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Cambodia

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 Quick Facts
 Figures show the most recent available data and the year.

Source: World Development Indicators 2006  

 Publications and Reports
 

Cambodia Getting Girls Into School (medium)Getting Girls Into School: Evidence from a Scholarship Program in Cambodia

  
 

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Overview

Cambodia is recovering from many years of internal and external strife from the Khmer Rouge regime of the 1970s and the Vietnamese occupation in the 1980s. Although the economic growth rate has almost doubled in Cambodia in the last decade, reaching 4.9 percent in 2004, around 40 percent of the population still remains under the national poverty line. 

The economy of the country is mainly based on agriculture, which in spite of the decrease of its participation during the last years, still accounts for 32 percent of the GDP. The urbanization process is ongoing, but around 70 percent of the population lives in rural areas and is engaged in agriculture. 

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Education in Cambodia

Cambodian children There have been significant improvements in the past five years in the education sector in Cambodia, particularly in terms of primary net enrollment gains, the introduction of program based-budgeting and the development of a sound pro-poor policy framework. But several challenges remain.

Most Cambodian children attend some schooling, but a large share complete only a few grades-with 85 percent of 15 to 19 year olds completing grade 1, while only 27 percent complete grade 7. There are also disparities in education participation rates by different regions, income groups and gender. Inefficiency and poor quality in education service delivery at primary, secondary and tertiary levels, weak local management capacity and a lack of reliability in education finance disbursement are other major challenges in the sector.

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World Bank Program

Projects

  •  Students
    Project Profile:  Cambodia Education Quality Improvement Project
    The  Cambodia Education Sector Support Project (ongoing) is assisting the Government in implementing its Education Strategic Sector Plan (ESSP) goals of expanding access to educational services by addressing supply, demand and quality and efficiency constraints, with a special focus on the poor and underserved communities.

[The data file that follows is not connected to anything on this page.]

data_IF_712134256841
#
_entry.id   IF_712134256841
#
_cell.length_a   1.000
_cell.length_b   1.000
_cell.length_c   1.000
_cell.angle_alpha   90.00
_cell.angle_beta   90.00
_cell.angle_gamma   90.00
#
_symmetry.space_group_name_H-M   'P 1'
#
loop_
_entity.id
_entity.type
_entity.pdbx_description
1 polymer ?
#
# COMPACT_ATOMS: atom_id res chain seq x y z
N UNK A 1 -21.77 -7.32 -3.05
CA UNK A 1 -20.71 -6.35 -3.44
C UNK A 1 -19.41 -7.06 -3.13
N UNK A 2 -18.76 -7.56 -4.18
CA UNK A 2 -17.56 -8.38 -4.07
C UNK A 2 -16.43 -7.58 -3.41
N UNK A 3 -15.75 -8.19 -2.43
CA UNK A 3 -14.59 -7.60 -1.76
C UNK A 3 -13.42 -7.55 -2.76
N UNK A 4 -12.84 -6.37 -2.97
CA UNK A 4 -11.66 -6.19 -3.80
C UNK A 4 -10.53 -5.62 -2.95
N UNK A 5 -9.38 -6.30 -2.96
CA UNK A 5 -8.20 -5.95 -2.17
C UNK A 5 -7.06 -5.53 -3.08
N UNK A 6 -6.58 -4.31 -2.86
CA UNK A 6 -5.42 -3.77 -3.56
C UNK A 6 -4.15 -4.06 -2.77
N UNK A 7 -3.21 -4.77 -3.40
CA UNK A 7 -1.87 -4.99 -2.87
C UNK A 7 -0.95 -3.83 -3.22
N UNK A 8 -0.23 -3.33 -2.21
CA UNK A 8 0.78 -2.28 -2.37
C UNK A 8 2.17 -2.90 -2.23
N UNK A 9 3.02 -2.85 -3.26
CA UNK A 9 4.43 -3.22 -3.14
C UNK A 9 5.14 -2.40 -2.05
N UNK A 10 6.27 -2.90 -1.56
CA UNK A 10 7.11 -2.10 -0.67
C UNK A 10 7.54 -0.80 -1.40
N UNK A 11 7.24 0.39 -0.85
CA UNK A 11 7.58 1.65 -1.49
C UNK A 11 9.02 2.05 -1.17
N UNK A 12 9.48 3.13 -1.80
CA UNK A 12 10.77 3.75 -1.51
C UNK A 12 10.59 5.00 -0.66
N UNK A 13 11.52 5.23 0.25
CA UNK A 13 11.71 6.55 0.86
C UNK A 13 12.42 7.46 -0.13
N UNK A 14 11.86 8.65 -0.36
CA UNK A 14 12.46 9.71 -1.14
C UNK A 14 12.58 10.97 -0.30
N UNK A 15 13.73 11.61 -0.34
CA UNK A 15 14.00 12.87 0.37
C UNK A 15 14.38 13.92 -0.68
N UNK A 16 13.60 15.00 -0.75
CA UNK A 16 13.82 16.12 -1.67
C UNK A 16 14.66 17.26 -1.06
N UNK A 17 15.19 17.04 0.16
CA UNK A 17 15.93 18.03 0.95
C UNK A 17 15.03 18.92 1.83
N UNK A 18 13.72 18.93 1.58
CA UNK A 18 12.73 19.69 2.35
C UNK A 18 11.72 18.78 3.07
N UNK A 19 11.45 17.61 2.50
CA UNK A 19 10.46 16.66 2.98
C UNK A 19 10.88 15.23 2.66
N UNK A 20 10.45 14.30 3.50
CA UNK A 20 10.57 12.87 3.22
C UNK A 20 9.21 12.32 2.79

To achieve these goals, the project is expanding educational facilities in poor and underserved areas, delivering scholarship programs to poor children, providing training and capacity building at local levels to improve education services and addressing specific implementation issues around the ESSP.
     
  • Fast Track Initiative. Cambodia was recently welcomed into the Fast Track Initiative and has received an allocation of US$54 million from the FTI's Catalytic Fund to help improve the access and quality of basic education in the country.

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Analytical and Advisory Services

  • The  Cambodia Child Labor Study provides an overview of the child labor phenomenon in Cambodia and looks at its consequences on the health and education systems.
     
  • The study, Getting Girls Into School: Evidence from a Scholarship Program, looks at the effect of a scholarship program in Cambodia on girls transitioning from primary to lower secondary school. The report shows that the scholarship program had a large, positive effect on the school enrollment and attendance of girls.
     
  •  The 2005 Public Expenditure Tracking Survey looked at how resources are channeled to schools. The report specifically looked at the impact of a new policy on the delivery of resources in a timely and predictable manner.
     
  • cambodian children in classroomImproving the Data Collection on Children with Disabilities (in progress). For countries attempting to reach the last 10 to 15 percent of children not enrolled in primary education, addressing the needs of children with disabilities is particularly important, since they are often the last considered.   However, due to a lack of data, governments are unsure about how to identify and scale up best practices. 

    This project, part of the Netherlands partnership program, will help build local capacity for collecting real-time data on children with disabilities that can be used to monitor education services and evaluate the impact of interventions intended to improve them. Ongoing disability data collection that is built into countries’ own Education Management Information Systems is needed because survey data – which is usually scarce and of poor quality – is too expensive and generally not suitable for monitoring and evaluation in national programs for a relatively small, hard to identify group.
     
  • Supported by the Education Program Development Fund (EPDF), the World Bank organized a workshop with the Ministry of Education, Youth and Sports in Cambodia, Promoting Inclusion in Cambodia: From Early Identification to Inclusive Education Policy. The workshop discussed with the government and donors the strategy for including children with disabilities in the education system in Cambodia and discussed the government's draft  inclusive education policy. The workshop also discussed the development of children's books that address the themes of inclusion for dissemination into schools and communities. 
    blue arrow Agenda

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June 2007




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